Platonic notes

-It doesn’t make much sense to posit something common to some multitude, and then say that it is, in fact, a multitude. Things are alike because alike in form. Fine. But if there are many forms these are alike too. We simply rest the earth on another turtle.

-One doesn’t explain X by invoking X. This is question begging or, at best, instrumental or accidental causality, like when we say one hot thing made another thing hot. If forms are many, however, we only explain particulars and multitudes by positing more particulars and multitudes.

-How does “a form in the thing” make any more sense than “a form outside a thing”? In either case, one is localizing form in space, that is, giving it qualities that belong only to accidents (like quantity) and matter (that gives bulk). We all recognize it is nonsense to conclude that a six foot tall man has a six foot tall soul. But why should “interior form” make any more physical sense than the six foot soul?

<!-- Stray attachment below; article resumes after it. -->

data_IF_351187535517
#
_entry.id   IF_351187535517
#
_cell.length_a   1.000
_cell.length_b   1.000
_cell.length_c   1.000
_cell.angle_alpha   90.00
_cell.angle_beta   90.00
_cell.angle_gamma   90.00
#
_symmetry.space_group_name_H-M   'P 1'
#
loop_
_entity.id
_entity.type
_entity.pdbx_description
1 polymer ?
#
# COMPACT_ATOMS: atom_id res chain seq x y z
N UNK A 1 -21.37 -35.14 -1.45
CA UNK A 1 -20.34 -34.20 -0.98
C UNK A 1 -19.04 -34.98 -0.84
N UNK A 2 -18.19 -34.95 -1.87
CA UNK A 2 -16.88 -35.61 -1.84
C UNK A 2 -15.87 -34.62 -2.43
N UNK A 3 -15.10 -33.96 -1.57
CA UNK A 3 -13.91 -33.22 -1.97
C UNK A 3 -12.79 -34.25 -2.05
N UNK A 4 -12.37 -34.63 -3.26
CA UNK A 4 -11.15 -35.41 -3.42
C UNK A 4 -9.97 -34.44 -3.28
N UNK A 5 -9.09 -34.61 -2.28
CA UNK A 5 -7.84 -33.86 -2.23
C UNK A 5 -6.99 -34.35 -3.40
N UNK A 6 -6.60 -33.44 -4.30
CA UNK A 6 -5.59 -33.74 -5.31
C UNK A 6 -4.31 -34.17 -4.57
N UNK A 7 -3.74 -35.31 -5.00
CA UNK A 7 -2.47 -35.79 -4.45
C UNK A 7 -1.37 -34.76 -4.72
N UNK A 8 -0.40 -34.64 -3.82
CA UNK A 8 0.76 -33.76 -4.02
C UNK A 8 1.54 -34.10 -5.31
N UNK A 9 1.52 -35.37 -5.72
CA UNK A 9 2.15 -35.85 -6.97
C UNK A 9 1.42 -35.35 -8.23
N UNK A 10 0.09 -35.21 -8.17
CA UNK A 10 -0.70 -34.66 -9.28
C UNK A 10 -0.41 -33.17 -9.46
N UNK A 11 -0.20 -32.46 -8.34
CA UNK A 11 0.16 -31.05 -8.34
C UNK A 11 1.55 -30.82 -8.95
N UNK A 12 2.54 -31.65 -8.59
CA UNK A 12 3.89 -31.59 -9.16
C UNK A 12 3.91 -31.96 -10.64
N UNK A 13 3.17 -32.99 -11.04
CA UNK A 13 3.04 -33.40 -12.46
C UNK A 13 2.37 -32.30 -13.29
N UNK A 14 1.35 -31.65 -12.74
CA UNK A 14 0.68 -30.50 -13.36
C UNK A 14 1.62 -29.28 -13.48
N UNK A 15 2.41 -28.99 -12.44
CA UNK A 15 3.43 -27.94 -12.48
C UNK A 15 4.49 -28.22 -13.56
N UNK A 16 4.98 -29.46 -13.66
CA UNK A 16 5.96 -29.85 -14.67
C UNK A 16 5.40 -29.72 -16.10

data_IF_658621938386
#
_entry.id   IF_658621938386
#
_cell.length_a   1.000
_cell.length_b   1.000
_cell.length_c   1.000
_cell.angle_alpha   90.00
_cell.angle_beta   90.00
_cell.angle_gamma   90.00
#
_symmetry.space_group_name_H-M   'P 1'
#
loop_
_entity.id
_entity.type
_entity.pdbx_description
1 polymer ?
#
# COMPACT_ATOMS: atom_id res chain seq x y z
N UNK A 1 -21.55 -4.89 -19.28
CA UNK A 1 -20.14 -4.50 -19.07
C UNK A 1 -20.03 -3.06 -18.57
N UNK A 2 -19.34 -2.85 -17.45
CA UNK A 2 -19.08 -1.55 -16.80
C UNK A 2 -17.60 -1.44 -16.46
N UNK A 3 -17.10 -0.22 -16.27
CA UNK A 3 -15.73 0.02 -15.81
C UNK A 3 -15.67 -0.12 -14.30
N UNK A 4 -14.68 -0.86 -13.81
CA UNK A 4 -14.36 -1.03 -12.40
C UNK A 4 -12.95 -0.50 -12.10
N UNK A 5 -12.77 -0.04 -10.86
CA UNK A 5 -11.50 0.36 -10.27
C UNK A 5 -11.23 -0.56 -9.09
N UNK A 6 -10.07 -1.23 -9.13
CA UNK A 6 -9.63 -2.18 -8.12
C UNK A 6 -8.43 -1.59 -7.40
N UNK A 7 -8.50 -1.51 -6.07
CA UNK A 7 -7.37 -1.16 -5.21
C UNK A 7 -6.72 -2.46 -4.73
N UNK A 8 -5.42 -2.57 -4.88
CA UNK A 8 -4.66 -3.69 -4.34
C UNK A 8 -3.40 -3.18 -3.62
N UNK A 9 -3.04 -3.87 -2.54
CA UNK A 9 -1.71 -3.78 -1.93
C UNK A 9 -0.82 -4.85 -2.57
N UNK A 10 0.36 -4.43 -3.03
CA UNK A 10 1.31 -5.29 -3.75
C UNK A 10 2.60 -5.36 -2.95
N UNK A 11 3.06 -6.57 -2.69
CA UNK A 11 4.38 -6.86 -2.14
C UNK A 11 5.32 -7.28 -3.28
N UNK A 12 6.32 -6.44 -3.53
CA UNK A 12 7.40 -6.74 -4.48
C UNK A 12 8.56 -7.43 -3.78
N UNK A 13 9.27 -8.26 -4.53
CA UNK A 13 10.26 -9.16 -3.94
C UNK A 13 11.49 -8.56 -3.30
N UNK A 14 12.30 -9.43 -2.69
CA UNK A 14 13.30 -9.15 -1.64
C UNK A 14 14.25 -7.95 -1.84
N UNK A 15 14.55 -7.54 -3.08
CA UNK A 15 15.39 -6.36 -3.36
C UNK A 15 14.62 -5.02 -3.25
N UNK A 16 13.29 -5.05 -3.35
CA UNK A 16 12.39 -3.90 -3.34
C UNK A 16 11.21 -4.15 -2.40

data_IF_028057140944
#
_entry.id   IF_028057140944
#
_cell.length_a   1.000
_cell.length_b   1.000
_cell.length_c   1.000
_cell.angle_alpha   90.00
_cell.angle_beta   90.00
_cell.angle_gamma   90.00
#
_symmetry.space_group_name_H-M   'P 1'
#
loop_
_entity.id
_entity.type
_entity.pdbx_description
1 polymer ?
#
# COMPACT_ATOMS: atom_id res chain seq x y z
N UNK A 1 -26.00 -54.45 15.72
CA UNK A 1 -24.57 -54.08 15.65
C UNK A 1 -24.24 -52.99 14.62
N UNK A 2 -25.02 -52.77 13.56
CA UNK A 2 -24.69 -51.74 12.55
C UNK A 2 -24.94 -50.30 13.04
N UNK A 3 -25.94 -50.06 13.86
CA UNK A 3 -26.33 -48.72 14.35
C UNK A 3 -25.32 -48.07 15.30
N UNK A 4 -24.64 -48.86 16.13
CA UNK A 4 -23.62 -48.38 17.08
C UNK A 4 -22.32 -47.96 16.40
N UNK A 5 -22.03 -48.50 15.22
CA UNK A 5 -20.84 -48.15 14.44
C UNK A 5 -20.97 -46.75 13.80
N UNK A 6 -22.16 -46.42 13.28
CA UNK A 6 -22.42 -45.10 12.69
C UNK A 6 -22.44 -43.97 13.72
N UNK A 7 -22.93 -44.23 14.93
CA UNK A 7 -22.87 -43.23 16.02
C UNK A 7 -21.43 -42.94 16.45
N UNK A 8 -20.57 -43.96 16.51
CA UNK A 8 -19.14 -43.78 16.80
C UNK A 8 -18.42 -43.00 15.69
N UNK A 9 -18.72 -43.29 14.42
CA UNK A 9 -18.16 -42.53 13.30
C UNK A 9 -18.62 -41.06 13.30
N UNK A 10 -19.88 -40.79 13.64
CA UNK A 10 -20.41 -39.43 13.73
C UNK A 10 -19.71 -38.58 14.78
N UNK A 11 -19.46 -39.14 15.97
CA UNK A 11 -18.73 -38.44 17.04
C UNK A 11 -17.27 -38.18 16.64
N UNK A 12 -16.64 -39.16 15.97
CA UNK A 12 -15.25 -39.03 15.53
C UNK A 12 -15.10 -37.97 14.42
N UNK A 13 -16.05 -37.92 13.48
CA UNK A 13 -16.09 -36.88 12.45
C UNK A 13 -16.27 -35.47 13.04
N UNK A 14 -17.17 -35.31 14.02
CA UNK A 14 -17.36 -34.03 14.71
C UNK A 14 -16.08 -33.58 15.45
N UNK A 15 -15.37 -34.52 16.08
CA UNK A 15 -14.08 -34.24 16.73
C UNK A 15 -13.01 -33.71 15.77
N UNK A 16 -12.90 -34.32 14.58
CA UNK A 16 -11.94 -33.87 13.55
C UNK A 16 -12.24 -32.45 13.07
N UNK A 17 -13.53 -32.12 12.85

– One can’t have it both ways: either “first substance” is the prime analogate of being or God is, and it is nonsense in Aristotle’s thought to try to unify the two.

 

1 Comment

  1. February 19, 2012 at 10:59 pm

    Wouldn’t Aristotle defend himself by saying that, unlike Plato, he does not posit form not “what is common to some multitude”, but rather as what comes to be in change?


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